Sending a thank you letter or thank you email to a hiring manager is a great way to follow up after an interview to reiterate your interest in a job.
It’s also a great way to help keep you top of mind in the eyes of the hiring manager. This can be especially important if the hiring manager is interviewing numerous people.
Trust me, after interviewing several people, even hiring managers with great memories start getting candidates mixed up with one another so anything you can do to keep yourself top of mind can be a big benefit to you.
Before sending a thank you letter or thank you email, keep a few things in mind:
- 1. Keep the note brief. A quick note thanking the hiring manager for their time while reiterating your desire for the job should suffice. Chances are that you’ll be given a business card of the person you met with and if that’s the case, sending a thank you email should be fine. Email is a perfectly acceptable form of communication for this thank you note. If you met with more than one person, I’d suggest emailing each person separately, not as a group.
2. Make absolute sure there are no grammatical or spelling errors. Nothing can hurt your chances for a job and defeat the goodwill generated by sending a thank you note than when you send a note that has typos or other errors. Make sure you spell everyone’s names correctly, too!
3. Make sure you send the thank you letter or thank you email quickly. Don’t wait for a week to send the thank you note. This is especially true if you decide to send a thank you letter and put it in the mail since it may not get received for several days. Try to send it the same day you attend the interview even if you’re sending a thank you email which obviously gets delivered a lot quicker. You don’t necessarily have to send a thank you note after every interview with the same company. Sending a thank you note after the first interview should be fine.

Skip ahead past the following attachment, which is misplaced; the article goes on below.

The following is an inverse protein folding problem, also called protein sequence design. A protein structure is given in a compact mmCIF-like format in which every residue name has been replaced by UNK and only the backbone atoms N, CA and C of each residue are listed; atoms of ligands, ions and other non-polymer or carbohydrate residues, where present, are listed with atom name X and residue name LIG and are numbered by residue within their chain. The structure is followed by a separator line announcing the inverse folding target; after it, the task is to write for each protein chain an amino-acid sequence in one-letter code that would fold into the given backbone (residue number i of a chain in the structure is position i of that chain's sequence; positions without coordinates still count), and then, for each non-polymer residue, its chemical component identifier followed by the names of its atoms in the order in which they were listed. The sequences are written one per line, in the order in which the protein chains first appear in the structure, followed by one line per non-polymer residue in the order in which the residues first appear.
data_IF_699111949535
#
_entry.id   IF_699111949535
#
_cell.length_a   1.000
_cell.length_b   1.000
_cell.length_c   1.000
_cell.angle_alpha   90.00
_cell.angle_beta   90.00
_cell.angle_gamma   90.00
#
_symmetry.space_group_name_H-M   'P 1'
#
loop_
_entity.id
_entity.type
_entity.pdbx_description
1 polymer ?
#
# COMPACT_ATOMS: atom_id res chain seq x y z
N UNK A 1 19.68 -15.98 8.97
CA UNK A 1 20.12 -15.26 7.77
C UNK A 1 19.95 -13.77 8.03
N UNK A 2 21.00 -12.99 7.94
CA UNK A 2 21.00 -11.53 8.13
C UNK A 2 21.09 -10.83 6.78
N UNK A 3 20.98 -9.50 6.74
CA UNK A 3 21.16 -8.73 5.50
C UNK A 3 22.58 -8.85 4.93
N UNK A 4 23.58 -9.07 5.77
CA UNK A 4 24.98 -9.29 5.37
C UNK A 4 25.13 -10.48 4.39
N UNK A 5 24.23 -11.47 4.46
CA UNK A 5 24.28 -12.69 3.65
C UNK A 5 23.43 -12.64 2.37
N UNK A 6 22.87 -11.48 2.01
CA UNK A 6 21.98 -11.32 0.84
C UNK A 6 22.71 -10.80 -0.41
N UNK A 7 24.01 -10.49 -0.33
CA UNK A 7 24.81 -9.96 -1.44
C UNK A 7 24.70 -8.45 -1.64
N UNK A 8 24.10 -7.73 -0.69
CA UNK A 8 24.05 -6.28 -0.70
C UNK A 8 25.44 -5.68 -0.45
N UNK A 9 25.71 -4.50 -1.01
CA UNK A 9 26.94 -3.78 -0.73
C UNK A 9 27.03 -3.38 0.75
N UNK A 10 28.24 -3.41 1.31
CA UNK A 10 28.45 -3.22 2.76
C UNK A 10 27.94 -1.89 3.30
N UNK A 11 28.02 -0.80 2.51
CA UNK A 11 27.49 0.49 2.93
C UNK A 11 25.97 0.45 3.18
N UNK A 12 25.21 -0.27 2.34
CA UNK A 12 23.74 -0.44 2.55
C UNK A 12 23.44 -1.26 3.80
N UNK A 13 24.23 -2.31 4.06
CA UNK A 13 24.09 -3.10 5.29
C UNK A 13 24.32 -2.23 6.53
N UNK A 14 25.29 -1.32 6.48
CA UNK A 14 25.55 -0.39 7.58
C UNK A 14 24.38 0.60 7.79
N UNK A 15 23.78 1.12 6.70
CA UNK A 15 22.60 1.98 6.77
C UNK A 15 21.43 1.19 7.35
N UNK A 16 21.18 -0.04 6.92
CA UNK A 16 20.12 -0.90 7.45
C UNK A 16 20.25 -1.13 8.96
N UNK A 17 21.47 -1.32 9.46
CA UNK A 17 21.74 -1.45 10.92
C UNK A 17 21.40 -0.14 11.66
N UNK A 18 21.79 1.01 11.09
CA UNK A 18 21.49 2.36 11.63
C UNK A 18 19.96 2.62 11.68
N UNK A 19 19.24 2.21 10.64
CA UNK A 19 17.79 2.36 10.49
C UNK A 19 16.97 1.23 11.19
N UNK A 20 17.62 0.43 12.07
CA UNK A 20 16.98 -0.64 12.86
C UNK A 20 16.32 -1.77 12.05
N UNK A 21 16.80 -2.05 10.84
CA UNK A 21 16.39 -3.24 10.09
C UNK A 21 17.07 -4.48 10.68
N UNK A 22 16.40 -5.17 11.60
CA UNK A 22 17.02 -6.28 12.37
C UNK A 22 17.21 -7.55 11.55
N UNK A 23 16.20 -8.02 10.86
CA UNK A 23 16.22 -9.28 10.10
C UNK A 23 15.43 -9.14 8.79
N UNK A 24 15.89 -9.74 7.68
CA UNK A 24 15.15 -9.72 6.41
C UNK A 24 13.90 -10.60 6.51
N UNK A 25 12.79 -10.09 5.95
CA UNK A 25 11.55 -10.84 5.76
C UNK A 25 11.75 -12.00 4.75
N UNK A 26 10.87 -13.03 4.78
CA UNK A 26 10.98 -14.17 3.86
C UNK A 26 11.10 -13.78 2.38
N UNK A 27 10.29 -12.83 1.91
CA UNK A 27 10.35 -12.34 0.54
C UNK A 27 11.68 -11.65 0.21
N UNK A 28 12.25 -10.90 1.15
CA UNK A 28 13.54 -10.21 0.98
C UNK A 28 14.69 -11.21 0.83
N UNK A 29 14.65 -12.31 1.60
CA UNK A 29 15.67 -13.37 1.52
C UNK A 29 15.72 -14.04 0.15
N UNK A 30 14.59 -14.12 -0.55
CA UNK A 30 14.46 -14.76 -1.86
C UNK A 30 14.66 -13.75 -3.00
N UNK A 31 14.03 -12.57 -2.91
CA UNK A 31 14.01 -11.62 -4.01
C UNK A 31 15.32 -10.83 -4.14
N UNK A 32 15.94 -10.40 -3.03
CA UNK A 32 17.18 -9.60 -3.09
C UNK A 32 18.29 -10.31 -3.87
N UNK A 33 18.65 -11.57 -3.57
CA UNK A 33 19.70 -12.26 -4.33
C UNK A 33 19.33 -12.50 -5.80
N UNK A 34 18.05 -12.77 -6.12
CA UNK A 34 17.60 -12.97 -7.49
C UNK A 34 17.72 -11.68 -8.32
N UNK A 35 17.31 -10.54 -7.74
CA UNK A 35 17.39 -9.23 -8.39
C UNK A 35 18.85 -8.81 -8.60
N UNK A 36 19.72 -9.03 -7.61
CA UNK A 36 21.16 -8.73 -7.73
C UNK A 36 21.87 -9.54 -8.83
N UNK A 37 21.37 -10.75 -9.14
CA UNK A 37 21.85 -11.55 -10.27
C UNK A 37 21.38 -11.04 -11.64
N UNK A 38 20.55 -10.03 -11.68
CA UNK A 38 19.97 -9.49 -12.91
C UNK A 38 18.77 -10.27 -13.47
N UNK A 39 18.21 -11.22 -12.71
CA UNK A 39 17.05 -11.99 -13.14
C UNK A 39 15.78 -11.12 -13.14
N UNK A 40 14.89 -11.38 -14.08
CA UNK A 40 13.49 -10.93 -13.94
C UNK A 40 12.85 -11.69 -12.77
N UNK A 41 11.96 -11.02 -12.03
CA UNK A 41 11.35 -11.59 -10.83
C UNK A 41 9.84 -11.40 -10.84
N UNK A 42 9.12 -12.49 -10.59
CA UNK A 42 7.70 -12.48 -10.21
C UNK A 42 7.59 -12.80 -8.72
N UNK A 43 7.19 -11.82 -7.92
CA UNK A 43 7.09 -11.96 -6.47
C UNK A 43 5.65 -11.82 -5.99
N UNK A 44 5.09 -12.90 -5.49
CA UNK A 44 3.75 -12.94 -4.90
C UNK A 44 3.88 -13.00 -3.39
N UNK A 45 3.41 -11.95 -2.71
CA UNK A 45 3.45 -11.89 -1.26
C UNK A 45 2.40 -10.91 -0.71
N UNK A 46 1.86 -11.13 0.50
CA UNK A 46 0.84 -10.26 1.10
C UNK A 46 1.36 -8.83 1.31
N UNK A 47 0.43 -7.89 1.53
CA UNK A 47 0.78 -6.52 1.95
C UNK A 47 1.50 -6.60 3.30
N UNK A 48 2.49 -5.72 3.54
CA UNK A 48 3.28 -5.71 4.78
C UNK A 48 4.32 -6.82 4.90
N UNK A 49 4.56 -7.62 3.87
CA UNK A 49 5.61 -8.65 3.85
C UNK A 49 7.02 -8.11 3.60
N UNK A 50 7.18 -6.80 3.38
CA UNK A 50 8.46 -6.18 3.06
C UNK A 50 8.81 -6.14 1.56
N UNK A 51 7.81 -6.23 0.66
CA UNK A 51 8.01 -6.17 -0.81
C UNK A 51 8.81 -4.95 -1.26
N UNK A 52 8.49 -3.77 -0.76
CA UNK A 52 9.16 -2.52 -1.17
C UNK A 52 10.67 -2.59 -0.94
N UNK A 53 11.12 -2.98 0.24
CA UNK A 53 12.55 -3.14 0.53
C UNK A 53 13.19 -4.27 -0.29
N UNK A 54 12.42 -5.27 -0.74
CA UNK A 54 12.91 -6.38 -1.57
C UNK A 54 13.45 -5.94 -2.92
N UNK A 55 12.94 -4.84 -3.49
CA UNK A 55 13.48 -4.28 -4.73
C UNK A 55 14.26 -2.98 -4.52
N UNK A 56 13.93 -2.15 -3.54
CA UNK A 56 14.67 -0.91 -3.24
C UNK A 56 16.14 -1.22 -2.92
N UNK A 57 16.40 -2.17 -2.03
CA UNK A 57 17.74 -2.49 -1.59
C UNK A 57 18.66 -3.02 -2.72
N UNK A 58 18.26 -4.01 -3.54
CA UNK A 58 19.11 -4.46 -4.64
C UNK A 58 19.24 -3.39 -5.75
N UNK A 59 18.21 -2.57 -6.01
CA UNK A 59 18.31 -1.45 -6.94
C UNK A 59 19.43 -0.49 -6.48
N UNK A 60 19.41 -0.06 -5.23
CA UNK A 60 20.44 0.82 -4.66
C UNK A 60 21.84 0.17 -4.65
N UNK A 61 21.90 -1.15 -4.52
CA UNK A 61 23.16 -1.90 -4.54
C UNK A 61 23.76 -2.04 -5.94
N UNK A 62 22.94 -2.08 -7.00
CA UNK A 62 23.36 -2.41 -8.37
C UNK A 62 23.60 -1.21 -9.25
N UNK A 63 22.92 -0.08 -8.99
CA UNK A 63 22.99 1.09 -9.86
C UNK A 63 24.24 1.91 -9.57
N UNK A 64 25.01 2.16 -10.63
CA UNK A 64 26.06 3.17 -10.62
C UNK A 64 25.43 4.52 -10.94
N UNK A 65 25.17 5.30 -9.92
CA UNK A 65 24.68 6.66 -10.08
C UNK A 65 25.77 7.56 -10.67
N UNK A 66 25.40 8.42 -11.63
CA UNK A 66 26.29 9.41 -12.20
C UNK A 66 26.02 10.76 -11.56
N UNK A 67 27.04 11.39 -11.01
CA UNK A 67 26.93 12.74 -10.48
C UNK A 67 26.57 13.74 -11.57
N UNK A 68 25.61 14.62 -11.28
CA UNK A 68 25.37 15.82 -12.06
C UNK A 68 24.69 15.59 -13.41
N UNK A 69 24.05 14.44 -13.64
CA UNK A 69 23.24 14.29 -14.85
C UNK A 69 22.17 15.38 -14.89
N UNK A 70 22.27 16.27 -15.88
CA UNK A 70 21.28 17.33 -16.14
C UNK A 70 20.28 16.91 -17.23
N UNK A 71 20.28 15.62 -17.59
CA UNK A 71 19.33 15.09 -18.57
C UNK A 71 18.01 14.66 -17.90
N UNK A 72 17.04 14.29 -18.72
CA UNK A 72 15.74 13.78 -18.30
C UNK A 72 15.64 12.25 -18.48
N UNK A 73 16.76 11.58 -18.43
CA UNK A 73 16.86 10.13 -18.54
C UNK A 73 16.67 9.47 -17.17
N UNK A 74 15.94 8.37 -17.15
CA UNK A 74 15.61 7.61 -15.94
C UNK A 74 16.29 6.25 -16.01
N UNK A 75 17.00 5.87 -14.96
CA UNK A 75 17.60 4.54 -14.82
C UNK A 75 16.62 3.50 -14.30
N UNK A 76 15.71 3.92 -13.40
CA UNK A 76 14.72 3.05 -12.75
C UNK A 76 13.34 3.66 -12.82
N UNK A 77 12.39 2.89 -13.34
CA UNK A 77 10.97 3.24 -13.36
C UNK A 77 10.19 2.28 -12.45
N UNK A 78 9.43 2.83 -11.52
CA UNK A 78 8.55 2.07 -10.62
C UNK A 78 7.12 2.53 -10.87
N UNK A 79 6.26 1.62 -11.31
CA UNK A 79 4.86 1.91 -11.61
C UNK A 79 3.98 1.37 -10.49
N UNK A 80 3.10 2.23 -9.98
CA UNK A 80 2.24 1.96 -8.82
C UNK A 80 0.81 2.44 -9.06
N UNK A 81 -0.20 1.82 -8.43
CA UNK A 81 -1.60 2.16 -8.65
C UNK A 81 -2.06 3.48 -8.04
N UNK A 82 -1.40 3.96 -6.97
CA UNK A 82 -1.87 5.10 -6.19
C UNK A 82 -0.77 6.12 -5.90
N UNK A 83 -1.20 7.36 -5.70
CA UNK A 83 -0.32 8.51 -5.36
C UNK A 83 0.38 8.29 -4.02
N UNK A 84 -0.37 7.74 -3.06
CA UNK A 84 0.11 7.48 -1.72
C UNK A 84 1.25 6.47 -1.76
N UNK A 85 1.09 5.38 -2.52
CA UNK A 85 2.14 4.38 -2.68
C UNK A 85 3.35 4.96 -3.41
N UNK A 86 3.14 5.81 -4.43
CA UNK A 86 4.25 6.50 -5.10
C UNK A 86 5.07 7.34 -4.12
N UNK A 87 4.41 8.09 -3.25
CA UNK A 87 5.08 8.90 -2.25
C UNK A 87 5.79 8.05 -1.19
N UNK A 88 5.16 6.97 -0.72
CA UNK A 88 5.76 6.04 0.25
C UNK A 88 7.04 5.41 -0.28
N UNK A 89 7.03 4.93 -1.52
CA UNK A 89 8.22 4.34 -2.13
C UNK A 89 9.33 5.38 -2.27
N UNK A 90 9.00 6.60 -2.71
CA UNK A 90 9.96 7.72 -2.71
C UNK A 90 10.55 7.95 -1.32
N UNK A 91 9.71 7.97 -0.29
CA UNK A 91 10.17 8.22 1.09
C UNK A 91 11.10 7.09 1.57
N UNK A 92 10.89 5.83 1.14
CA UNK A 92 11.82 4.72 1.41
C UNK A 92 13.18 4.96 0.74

In this case, you might simply thank them for their consideration and to ask that they keep you in mind for future positions.
I’ve seen instances where a candidate who wasn’t chosen for a job ends up getting hired months later because the person that was hired didn’t work out. In this case, the candidate left a good impression with the hiring manager and got a second chance. Sending a brief thank you note can certainly help to leave a good impression with the hiring manager.
Carl Mueller is an Internet entrepreneur and professional recruiter who wants to help you find your dream career.
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